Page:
So I am hopeful, and confident, that we can work together on a comprehensive approach to reauthorizing the Higher Education Act this same way.

 

There are simply too many important issues facing students and working families when it comes to accessing affordable, high quality education.

 

We need to take a holistic approach to higher education reform, to build a system that helps the most students.

 

We can work together to address issues like FAFSA simplification—and I know how important this is—but we must, at the same time, work to tackle the biggest problems this critical law aims to address.

 

Because I believe in order to truly solve the challenges students face, we must address four major issues: the rising costs of college, schools and programs that are not held accountable for student success, barriers for working families, students of color, and first generation students to attend college, and ongoing threats to learning in a safe environment.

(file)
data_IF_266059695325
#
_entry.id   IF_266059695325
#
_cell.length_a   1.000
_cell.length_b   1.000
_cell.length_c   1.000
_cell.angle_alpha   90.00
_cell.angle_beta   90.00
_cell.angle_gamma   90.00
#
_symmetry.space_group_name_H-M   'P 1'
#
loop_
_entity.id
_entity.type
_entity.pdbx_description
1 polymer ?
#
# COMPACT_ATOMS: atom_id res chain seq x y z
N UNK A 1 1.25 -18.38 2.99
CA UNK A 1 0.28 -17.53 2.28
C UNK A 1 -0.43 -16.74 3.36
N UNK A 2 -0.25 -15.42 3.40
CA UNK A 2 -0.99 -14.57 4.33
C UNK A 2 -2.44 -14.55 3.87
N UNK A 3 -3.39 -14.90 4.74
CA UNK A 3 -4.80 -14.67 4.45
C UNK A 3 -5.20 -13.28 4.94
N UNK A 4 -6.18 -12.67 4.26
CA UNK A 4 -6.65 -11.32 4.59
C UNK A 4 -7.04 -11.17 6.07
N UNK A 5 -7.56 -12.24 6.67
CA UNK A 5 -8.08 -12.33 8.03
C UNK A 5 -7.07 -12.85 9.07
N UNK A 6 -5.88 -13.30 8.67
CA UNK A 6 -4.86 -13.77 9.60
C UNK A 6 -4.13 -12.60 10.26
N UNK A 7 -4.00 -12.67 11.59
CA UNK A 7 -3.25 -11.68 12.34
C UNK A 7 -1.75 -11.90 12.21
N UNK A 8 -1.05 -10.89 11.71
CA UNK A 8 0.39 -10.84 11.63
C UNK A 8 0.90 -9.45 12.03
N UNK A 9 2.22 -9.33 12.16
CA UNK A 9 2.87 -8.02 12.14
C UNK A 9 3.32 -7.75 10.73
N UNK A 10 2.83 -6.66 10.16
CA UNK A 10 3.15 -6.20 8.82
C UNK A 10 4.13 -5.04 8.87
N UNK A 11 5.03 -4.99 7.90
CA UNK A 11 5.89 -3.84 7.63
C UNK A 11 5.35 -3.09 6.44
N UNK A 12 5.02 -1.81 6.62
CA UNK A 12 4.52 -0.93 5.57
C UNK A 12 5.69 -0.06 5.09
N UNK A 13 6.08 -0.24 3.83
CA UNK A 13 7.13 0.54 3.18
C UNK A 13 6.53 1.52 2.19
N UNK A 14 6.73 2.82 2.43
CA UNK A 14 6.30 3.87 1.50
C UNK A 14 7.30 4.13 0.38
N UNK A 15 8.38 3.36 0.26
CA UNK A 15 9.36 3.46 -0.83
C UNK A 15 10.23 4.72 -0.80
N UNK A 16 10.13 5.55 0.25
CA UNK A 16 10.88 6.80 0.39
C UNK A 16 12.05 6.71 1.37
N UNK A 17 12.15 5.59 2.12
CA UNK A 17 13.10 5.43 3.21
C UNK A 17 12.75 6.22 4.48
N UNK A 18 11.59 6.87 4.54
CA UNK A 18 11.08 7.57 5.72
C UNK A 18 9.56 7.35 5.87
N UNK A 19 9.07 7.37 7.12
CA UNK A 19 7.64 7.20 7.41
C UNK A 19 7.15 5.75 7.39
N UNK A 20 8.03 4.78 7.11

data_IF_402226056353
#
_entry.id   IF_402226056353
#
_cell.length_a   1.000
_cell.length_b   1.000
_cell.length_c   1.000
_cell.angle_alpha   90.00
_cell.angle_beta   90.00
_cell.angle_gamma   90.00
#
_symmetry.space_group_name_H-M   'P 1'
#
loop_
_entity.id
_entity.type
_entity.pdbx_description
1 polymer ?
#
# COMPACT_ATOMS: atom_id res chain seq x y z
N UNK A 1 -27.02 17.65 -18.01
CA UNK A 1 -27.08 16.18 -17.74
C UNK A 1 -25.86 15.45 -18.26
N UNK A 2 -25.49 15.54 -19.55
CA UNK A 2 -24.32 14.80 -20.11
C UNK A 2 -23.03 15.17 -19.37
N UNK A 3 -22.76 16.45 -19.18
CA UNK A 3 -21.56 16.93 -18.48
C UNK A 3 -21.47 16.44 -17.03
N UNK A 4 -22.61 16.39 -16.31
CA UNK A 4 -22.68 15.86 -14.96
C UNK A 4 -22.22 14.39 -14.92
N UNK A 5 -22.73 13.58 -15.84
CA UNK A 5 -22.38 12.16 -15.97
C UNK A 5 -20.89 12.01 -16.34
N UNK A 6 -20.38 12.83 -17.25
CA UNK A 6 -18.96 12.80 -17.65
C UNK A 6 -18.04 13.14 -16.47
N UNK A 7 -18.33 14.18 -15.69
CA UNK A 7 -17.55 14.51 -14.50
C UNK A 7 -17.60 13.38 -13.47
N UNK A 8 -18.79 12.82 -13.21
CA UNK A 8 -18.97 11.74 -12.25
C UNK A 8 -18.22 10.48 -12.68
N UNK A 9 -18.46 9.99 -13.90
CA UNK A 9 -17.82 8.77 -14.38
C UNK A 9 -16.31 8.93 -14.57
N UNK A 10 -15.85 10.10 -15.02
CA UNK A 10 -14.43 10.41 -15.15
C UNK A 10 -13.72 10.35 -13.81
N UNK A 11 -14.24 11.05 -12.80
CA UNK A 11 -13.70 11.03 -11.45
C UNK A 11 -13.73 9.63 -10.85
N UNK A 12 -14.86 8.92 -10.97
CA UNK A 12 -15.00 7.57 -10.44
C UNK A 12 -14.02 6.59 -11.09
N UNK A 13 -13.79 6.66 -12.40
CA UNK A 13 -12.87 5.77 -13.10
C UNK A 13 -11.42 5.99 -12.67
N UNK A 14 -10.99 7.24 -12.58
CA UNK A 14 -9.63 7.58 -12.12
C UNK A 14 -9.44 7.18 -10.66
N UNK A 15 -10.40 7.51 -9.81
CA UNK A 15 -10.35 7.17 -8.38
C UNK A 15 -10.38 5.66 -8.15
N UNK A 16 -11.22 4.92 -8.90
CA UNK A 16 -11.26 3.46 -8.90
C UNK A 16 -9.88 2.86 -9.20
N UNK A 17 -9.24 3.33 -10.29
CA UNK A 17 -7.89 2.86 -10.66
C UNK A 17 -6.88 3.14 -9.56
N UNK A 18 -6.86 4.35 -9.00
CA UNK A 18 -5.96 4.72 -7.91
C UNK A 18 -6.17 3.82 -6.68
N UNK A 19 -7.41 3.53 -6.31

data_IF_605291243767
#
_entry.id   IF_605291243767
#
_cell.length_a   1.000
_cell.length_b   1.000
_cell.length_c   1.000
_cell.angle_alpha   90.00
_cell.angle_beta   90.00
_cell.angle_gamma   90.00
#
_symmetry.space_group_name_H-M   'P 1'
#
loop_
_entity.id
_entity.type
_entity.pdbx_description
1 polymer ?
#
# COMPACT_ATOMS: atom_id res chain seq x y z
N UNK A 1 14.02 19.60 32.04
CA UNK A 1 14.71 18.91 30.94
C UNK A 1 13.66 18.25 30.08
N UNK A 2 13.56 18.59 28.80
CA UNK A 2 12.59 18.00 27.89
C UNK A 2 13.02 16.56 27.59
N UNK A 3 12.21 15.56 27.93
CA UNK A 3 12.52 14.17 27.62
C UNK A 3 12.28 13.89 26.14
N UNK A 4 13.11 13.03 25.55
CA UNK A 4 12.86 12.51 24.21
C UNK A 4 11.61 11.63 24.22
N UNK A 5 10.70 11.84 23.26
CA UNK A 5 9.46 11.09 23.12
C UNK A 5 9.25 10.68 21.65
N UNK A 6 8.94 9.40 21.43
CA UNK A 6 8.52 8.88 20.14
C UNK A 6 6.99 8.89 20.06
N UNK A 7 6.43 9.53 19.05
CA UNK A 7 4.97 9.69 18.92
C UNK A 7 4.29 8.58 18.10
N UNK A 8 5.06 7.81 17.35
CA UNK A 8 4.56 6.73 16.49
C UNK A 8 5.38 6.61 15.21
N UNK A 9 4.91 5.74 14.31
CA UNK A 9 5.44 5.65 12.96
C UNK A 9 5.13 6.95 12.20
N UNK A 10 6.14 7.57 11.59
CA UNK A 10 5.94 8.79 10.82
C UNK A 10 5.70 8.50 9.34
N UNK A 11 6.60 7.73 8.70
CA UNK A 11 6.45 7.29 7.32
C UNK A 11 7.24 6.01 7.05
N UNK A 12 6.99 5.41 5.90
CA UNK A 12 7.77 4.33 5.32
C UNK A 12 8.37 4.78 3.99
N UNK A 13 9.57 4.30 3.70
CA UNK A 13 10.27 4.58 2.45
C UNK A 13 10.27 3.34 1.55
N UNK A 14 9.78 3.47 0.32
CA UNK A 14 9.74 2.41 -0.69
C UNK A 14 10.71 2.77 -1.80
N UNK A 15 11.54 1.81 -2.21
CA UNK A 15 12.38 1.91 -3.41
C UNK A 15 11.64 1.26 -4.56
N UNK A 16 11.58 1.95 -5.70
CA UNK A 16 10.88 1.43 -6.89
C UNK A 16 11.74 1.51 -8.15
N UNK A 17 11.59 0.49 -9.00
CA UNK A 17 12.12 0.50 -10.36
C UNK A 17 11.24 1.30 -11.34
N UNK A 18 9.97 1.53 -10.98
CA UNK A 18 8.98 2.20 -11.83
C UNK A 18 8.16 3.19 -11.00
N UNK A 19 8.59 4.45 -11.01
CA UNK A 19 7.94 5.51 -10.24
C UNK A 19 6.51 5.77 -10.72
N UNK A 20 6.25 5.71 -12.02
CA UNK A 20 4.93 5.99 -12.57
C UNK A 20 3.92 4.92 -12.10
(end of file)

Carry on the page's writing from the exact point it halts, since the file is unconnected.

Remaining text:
Now I want to go into each of these areas a bit—because they are so important.

 

First, we need to address the skyrocketing costs of college and find ways for more students to be able to graduate without debt.

 

And we must consider the full costs of college beyond tuition—including food, transportation, housing, textbooks, and child care.

 

Second, we need to make sure colleges and workforce training programs are producing good outcomes for students and preparing them for the jobs of tomorrow—and are being held accountable when that isn’t the case.

 

This must include providing students with the information they need to make smart choices about their future before they enroll in classes with an expensive price tag. 

 

Third, we need to improve historically underrepresented students’ ability to access and succeed in higher education.

 

And finally, we need to ensure every student has the ability to learn in a safe environment—free from discrimination and violence.